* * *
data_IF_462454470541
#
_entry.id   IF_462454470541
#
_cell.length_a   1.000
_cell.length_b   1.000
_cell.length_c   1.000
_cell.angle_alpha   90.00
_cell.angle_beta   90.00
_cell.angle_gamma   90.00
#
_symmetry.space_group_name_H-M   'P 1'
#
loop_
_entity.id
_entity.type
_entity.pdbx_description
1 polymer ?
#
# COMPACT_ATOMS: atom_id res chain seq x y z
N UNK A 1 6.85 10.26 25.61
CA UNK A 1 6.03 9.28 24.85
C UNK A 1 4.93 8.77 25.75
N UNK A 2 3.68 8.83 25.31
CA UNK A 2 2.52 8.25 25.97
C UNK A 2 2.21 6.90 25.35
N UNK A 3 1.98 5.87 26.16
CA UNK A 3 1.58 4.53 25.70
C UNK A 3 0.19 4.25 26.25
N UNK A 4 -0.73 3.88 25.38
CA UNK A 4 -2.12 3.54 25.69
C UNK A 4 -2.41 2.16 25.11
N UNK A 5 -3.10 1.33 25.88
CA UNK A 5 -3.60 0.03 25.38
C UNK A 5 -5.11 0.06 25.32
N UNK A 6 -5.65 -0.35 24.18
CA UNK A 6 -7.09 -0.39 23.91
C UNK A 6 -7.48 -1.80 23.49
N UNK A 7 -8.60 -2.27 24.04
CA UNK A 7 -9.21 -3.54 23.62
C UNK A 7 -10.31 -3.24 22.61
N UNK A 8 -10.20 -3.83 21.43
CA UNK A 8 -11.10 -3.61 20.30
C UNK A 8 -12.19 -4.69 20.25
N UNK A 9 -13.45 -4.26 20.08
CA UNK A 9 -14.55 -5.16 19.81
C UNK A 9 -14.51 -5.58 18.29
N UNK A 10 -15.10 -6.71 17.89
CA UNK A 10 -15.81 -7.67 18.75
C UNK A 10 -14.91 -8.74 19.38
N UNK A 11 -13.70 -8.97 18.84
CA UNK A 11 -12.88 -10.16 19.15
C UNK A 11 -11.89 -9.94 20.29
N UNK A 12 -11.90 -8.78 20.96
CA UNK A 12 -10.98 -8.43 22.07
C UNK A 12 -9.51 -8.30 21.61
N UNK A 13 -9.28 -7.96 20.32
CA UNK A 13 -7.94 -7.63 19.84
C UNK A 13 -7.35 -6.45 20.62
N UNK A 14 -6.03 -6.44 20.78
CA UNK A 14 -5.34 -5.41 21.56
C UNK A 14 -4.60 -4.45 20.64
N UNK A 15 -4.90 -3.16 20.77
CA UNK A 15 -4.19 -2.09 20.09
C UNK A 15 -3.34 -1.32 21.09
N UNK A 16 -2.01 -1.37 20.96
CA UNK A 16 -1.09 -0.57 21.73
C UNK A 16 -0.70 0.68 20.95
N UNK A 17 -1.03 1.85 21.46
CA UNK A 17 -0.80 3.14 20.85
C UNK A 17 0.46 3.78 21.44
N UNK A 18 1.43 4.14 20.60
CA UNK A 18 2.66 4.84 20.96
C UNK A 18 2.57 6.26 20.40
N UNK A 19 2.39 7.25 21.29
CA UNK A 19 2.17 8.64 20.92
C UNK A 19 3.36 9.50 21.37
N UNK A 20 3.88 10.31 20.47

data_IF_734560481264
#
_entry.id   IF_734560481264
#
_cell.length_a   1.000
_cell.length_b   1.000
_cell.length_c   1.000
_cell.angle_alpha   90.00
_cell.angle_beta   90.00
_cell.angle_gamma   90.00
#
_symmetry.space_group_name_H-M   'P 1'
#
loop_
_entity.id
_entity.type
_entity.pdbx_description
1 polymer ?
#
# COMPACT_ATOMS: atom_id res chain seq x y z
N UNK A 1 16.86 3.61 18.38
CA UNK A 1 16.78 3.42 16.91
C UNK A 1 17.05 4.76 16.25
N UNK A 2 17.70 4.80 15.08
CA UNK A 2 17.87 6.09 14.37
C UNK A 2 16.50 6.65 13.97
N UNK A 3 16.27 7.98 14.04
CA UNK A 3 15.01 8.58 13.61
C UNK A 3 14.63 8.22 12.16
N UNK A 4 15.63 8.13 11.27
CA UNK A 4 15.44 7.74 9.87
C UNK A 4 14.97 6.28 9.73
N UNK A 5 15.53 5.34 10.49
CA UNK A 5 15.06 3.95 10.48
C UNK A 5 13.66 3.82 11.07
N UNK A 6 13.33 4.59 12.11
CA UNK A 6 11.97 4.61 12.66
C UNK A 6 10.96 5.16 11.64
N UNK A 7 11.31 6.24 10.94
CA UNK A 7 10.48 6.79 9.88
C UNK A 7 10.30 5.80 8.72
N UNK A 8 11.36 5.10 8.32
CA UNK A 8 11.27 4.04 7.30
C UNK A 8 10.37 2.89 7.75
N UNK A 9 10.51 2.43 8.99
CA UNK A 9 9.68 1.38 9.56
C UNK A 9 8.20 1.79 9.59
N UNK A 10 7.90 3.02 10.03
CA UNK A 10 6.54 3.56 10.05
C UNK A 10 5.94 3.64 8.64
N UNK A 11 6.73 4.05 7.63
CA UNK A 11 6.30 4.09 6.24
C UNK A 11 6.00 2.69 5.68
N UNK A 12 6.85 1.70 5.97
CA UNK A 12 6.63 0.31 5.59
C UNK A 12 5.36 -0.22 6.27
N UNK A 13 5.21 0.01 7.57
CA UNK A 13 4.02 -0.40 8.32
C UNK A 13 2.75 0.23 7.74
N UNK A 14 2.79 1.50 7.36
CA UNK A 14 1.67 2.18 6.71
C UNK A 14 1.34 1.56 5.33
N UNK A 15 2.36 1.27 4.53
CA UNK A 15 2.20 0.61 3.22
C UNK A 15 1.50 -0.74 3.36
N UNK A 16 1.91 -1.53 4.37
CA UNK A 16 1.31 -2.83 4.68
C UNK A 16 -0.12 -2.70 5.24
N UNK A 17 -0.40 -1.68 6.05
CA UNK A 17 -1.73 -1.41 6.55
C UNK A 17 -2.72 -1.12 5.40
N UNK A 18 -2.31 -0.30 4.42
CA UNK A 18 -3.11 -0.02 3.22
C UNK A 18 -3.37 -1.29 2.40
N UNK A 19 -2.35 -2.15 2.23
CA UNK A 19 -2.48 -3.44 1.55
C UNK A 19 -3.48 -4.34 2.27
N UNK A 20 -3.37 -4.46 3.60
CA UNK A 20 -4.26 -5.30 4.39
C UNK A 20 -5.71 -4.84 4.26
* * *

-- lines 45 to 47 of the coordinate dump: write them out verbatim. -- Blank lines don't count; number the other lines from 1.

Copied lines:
N UNK A 9 -13.45 -4.26 20.08
CA UNK A 9 -14.55 -5.16 19.81
C UNK A 9 -14.51 -5.58 18.29